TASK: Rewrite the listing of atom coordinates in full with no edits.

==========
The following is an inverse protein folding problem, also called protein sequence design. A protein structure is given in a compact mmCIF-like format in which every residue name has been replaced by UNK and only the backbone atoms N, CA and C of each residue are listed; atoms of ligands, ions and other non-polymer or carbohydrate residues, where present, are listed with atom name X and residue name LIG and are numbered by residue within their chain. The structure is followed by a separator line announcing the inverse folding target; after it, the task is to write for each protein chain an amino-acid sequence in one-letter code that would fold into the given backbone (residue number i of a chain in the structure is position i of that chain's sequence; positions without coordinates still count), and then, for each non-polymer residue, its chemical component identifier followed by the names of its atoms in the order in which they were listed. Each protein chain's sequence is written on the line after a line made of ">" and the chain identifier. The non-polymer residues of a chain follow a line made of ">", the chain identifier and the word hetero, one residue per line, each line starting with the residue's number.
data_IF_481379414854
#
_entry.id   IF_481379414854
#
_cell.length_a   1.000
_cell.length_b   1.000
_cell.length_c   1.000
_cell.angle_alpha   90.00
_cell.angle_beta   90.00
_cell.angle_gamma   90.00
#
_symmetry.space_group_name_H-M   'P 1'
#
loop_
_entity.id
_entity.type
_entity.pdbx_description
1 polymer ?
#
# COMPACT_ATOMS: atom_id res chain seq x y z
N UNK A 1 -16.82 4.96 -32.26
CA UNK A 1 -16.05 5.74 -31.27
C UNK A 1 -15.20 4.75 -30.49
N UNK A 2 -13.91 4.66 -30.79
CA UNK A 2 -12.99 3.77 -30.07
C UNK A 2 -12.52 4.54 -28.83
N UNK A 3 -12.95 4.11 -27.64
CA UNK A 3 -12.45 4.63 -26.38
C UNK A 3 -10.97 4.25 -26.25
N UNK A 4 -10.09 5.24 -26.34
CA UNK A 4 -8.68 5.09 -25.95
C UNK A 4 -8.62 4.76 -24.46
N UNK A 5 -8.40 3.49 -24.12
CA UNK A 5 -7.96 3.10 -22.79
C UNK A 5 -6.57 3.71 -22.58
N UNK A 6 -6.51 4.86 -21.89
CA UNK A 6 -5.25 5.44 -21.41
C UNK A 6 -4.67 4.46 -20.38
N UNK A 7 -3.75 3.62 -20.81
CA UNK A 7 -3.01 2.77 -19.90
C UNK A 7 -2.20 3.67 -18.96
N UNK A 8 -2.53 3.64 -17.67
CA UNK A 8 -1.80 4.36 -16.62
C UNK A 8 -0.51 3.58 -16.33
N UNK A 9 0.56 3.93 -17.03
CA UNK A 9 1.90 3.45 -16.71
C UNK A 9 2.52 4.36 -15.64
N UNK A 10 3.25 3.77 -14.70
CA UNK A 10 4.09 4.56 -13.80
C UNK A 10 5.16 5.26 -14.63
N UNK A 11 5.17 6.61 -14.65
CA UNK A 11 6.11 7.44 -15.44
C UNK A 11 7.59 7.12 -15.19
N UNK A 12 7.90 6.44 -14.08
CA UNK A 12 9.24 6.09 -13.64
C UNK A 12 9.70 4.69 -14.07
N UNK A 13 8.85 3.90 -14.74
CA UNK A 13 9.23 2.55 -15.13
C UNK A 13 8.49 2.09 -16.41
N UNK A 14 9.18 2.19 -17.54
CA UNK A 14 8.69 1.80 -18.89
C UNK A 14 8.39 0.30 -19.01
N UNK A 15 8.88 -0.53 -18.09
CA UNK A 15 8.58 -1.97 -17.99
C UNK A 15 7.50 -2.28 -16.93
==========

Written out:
The following is an inverse protein folding problem, also called protein sequence design. A protein structure is given in a compact mmCIF-like format in which every residue name has been replaced by UNK and only the backbone atoms N, CA and C of each residue are listed; atoms of ligands, ions and other non-polymer or carbohydrate residues, where present, are listed with atom name X and residue name LIG and are numbered by residue within their chain. The structure is followed by a separator line announcing the inverse folding target; after it, the task is to write for each protein chain an amino-acid sequence in one-letter code that would fold into the given backbone (residue number i of a chain in the structure is position i of that chain's sequence; positions without coordinates still count), and then, for each non-polymer residue, its chemical component identifier followed by the names of its atoms in the order in which they were listed. Each protein chain's sequence is written on the line after a line made of ">" and the chain identifier. The non-polymer residues of a chain follow a line made of ">", the chain identifier and the word hetero, one residue per line, each line starting with the residue's number.
data_IF_481379414854
#
_entry.id   IF_481379414854
#
_cell.length_a   1.000
_cell.length_b   1.000
_cell.length_c   1.000
_cell.angle_alpha   90.00
_cell.angle_beta   90.00
_cell.angle_gamma   90.00
#
_symmetry.space_group_name_H-M   'P 1'
#
loop_
_entity.id
_entity.type
_entity.pdbx_description
1 polymer ?
#
# COMPACT_ATOMS: atom_id res chain seq x y z
N UNK A 1 -16.82 4.96 -32.26
CA UNK A 1 -16.05 5.74 -31.27
C UNK A 1 -15.20 4.75 -30.49
N UNK A 2 -13.91 4.66 -30.79
CA UNK A 2 -12.99 3.77 -30.07
C UNK A 2 -12.52 4.54 -28.83
N UNK A 3 -12.95 4.11 -27.64
CA UNK A 3 -12.45 4.63 -26.38
C UNK A 3 -10.97 4.25 -26.25
N UNK A 4 -10.09 5.24 -26.34
CA UNK A 4 -8.68 5.09 -25.95
C UNK A 4 -8.62 4.76 -24.46
N UNK A 5 -8.40 3.49 -24.12
CA UNK A 5 -7.96 3.10 -22.79
C UNK A 5 -6.57 3.71 -22.58
N UNK A 6 -6.51 4.86 -21.89
CA UNK A 6 -5.25 5.44 -21.41
C UNK A 6 -4.67 4.46 -20.38
N UNK A 7 -3.75 3.62 -20.81
CA UNK A 7 -3.01 2.77 -19.90
C UNK A 7 -2.20 3.67 -18.96
N UNK A 8 -2.53 3.64 -17.67
CA UNK A 8 -1.80 4.36 -16.62
C UNK A 8 -0.51 3.58 -16.33
N UNK A 9 0.56 3.93 -17.03
CA UNK A 9 1.90 3.45 -16.71
C UNK A 9 2.52 4.36 -15.64
N UNK A 10 3.25 3.77 -14.70
CA UNK A 10 4.09 4.56 -13.80
C UNK A 10 5.16 5.26 -14.63
N UNK A 11 5.17 6.61 -14.65
CA UNK A 11 6.11 7.44 -15.44
C UNK A 11 7.59 7.12 -15.19
N UNK A 12 7.90 6.44 -14.08
CA UNK A 12 9.24 6.09 -13.64
C UNK A 12 9.70 4.69 -14.07
N UNK A 13 8.85 3.90 -14.74
CA UNK A 13 9.23 2.55 -15.13
C UNK A 13 8.49 2.09 -16.41
N UNK A 14 9.18 2.19 -17.54
CA UNK A 14 8.69 1.80 -18.89
C UNK A 14 8.39 0.30 -19.01
N UNK A 15 8.88 -0.53 -18.09
CA UNK A 15 8.58 -1.97 -17.99
C UNK A 15 7.50 -2.28 -16.93